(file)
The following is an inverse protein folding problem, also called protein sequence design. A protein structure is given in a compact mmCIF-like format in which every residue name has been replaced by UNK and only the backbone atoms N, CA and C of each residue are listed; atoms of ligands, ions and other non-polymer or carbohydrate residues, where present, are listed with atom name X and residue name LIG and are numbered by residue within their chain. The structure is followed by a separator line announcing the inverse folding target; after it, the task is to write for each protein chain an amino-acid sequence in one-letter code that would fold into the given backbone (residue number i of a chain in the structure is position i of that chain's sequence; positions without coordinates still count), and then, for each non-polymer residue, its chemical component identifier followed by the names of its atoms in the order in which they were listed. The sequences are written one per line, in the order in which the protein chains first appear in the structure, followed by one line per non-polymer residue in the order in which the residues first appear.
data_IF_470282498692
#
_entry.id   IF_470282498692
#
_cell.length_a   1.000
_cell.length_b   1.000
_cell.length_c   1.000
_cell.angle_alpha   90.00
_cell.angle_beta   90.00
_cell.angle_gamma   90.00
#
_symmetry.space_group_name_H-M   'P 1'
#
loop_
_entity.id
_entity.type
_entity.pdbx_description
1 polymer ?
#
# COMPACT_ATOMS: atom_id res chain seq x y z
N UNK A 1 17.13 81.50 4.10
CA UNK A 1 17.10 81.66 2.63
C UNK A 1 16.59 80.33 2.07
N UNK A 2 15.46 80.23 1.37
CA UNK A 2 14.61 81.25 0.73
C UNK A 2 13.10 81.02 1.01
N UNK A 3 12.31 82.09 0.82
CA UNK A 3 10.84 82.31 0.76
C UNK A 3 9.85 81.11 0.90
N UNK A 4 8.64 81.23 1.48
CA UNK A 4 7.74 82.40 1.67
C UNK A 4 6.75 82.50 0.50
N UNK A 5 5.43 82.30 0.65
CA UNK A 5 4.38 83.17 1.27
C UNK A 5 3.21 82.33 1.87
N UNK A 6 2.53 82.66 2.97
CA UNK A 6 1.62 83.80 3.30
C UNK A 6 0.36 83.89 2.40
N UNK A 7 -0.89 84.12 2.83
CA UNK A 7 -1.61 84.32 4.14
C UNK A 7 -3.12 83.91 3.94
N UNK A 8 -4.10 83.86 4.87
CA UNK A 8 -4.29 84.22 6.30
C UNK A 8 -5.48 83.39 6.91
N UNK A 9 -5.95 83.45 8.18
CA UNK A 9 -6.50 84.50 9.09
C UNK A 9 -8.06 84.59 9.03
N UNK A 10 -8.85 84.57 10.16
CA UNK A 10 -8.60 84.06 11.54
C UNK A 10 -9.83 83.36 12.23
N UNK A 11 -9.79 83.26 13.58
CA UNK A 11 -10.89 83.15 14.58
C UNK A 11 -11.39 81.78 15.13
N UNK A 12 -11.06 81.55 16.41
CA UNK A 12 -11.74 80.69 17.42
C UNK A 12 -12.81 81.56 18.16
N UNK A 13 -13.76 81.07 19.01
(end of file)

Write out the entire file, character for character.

The following is an inverse protein folding problem, also called protein sequence design. A protein structure is given in a compact mmCIF-like format in which every residue name has been replaced by UNK and only the backbone atoms N, CA and C of each residue are listed; atoms of ligands, ions and other non-polymer or carbohydrate residues, where present, are listed with atom name X and residue name LIG and are numbered by residue within their chain. The structure is followed by a separator line announcing the inverse folding target; after it, the task is to write for each protein chain an amino-acid sequence in one-letter code that would fold into the given backbone (residue number i of a chain in the structure is position i of that chain's sequence; positions without coordinates still count), and then, for each non-polymer residue, its chemical component identifier followed by the names of its atoms in the order in which they were listed. The sequences are written one per line, in the order in which the protein chains first appear in the structure, followed by one line per non-polymer residue in the order in which the residues first appear.
data_IF_470282498692
#
_entry.id   IF_470282498692
#
_cell.length_a   1.000
_cell.length_b   1.000
_cell.length_c   1.000
_cell.angle_alpha   90.00
_cell.angle_beta   90.00
_cell.angle_gamma   90.00
#
_symmetry.space_group_name_H-M   'P 1'
#
loop_
_entity.id
_entity.type
_entity.pdbx_description
1 polymer ?
#
# COMPACT_ATOMS: atom_id res chain seq x y z
N UNK A 1 17.13 81.50 4.10
CA UNK A 1 17.10 81.66 2.63
C UNK A 1 16.59 80.33 2.07
N UNK A 2 15.46 80.23 1.37
CA UNK A 2 14.61 81.25 0.73
C UNK A 2 13.10 81.02 1.01
N UNK A 3 12.31 82.09 0.82
CA UNK A 3 10.84 82.31 0.76
C UNK A 3 9.85 81.11 0.90
N UNK A 4 8.64 81.23 1.48
CA UNK A 4 7.74 82.40 1.67
C UNK A 4 6.75 82.50 0.50
N UNK A 5 5.43 82.30 0.65
CA UNK A 5 4.38 83.17 1.27
C UNK A 5 3.21 82.33 1.87
N UNK A 6 2.53 82.66 2.97
CA UNK A 6 1.62 83.80 3.30
C UNK A 6 0.36 83.89 2.40
N UNK A 7 -0.89 84.12 2.83
CA UNK A 7 -1.61 84.32 4.14
C UNK A 7 -3.12 83.91 3.94
N UNK A 8 -4.10 83.86 4.87
CA UNK A 8 -4.29 84.22 6.30
C UNK A 8 -5.48 83.39 6.91
N UNK A 9 -5.95 83.45 8.18
CA UNK A 9 -6.50 84.50 9.09
C UNK A 9 -8.06 84.59 9.03
N UNK A 10 -8.85 84.57 10.16
CA UNK A 10 -8.60 84.06 11.54
C UNK A 10 -9.83 83.36 12.23
N UNK A 11 -9.79 83.26 13.58
CA UNK A 11 -10.89 83.15 14.58
C UNK A 11 -11.39 81.78 15.13
N UNK A 12 -11.06 81.55 16.41
CA UNK A 12 -11.74 80.69 17.42
C UNK A 12 -12.81 81.56 18.16
N UNK A 13 -13.76 81.07 19.01